The Cyclones were a duo comprising James and Siva Choy and they’re backed by instrumental surf / beat group the Checkmates on this record. There’s more bending of the notes than you’d expect from Western proponents of the form, giving it a definite sound of its own.
NEAL HEFTI – “Batman Theme”
The classic theme from the Batman TV show which debuted in January 1966, covered many many times by the likes of Link Wray, The Ventures and The Jam but to be honest none of those versions are as good as Neal Hefti’s original.
This is one of Hefti’s previous film themes. from the Jean Harlow biopic “Harlow” that came out in 1965, an instrumental version of “Girl Talk” which works better without the lyrics to my mind.
SPENCER DAVIS GROUP “Keep On Running”
Written by Jamaican singer and songwriter Jackie Edwards, “Keep On Running” could have been designed with Stevie Winwood’s soaring voice in mind and provided the Spencer Davis Group with their biggest and most enduring hit.
This is Jackie Edwards’ original version.
LEE HAZLEWOOD “I Move Around”
Signed to MGM Records after writing hits for the likes of Duane Eddy and (most recently and effectively) Nancy Sinatra’s breakthrough single “These Boots Are Made For Walking”, Lee Hazlewood’s career as a solo artist had stuttered somewhat up to this point.
His first single for the label is classic Hazlewood, a slow, dreamlike country tune with heartbreaking lyrics sung with his trademark flat, world-weary delivery.
He also recorded his own strange version of “These Boots Are Made For Walking” complete with running commentary – note the comment at 2:09 or thereabouts in particular.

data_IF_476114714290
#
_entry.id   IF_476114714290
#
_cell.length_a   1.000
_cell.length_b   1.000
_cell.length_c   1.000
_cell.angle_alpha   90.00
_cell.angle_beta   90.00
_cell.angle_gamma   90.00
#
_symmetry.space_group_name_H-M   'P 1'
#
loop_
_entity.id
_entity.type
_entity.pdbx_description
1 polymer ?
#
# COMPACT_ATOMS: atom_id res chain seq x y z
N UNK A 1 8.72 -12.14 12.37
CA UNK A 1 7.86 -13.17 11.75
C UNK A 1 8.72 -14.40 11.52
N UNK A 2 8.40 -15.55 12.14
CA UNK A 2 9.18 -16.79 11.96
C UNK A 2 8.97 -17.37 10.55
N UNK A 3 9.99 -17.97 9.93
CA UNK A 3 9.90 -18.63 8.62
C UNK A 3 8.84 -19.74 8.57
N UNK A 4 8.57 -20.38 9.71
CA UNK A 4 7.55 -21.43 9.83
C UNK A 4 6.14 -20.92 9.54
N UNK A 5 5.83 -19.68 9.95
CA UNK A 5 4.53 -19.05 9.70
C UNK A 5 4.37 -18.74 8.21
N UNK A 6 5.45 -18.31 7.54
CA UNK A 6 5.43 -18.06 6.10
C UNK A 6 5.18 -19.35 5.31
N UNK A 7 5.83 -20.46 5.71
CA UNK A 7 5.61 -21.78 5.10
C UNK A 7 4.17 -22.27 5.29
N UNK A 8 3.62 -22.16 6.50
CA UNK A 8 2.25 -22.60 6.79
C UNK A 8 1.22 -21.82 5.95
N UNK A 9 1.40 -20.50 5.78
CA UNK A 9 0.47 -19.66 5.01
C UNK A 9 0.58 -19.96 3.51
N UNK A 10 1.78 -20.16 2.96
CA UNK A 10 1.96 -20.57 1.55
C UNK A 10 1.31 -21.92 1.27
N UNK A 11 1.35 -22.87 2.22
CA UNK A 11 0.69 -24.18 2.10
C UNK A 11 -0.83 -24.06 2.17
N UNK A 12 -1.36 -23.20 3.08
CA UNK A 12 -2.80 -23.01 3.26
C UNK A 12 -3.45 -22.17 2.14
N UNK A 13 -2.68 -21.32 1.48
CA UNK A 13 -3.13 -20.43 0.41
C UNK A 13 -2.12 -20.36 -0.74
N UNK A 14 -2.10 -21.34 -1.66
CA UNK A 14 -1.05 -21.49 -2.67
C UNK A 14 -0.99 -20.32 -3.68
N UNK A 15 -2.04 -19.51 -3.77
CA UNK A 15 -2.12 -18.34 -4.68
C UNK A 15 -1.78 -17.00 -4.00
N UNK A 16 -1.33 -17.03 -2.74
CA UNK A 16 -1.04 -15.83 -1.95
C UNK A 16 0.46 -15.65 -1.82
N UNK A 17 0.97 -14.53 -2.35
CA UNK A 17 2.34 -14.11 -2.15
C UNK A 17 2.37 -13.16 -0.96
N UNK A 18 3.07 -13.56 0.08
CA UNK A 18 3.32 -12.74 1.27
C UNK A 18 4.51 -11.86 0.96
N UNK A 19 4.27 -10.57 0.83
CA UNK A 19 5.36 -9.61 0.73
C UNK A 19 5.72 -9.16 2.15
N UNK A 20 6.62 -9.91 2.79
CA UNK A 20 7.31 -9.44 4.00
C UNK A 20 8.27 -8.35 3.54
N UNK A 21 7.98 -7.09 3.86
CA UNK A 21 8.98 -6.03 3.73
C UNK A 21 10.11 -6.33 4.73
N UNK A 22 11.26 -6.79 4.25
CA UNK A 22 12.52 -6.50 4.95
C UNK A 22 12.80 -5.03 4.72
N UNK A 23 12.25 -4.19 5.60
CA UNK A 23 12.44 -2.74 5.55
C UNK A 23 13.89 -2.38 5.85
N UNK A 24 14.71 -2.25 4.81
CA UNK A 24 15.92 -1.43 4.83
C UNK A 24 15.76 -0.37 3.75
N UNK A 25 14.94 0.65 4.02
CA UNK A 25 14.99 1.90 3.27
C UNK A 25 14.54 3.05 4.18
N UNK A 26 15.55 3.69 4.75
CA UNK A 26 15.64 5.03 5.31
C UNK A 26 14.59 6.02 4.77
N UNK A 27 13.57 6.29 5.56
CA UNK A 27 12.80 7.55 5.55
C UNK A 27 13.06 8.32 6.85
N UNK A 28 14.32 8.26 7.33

THE BEAU BRUMMELS “Sad Little Girl”
A tune too good to tuck away on a B-side – the allegedly more commercial A-side was a cover of The Loving Spoonful’s “Good Time Music”, but that only just scraped into the Hot 100.
If only they’d pushed “Sad Little Girl” instead, who knows what could have happened?
THE FOUR TOPS “Shake Me, Wake Me When It’s Over”
Motown were early adopters of recycling.
Following standard label practice, this single by the Four Tops was covered by the Supremes later in 1966, on the album The Supremes A Go-Go.
MARVIN GAYE “One More Heartache”
Marvin Gaye with what comes over as a gritty remake of Can I Get A Witness with its sparse cool opening and relentless groove that just builds and builds.
Much like the earlier “Can I Get A Witness” in its sparse, cool opening which then drops into a groove which just keeps on building.
The B-side “When I Had Your Love” is another hidden gem
THE KINKS “Never Met A Girl Like You Before”
“One of our aims is to stay amateurs. As soon as we become professionals we’ll be ruined” – Ray Davies from the sleeve notes to the expanded rerelease of the album “The Kink Kontroversy”
THE SEEKERS “The Carnival Is Over”
A lovely, sad end-of-a-love-affair song that can be taken literally or figuratively, either way its heartbreaking.
The Seekers are underrated by most music historians.
Judith Durham’s voice could make the phone book sound poignant, especially when set against the strong unison male backing vocals. This is their cover of a Paul Simon song, “Come The Day”.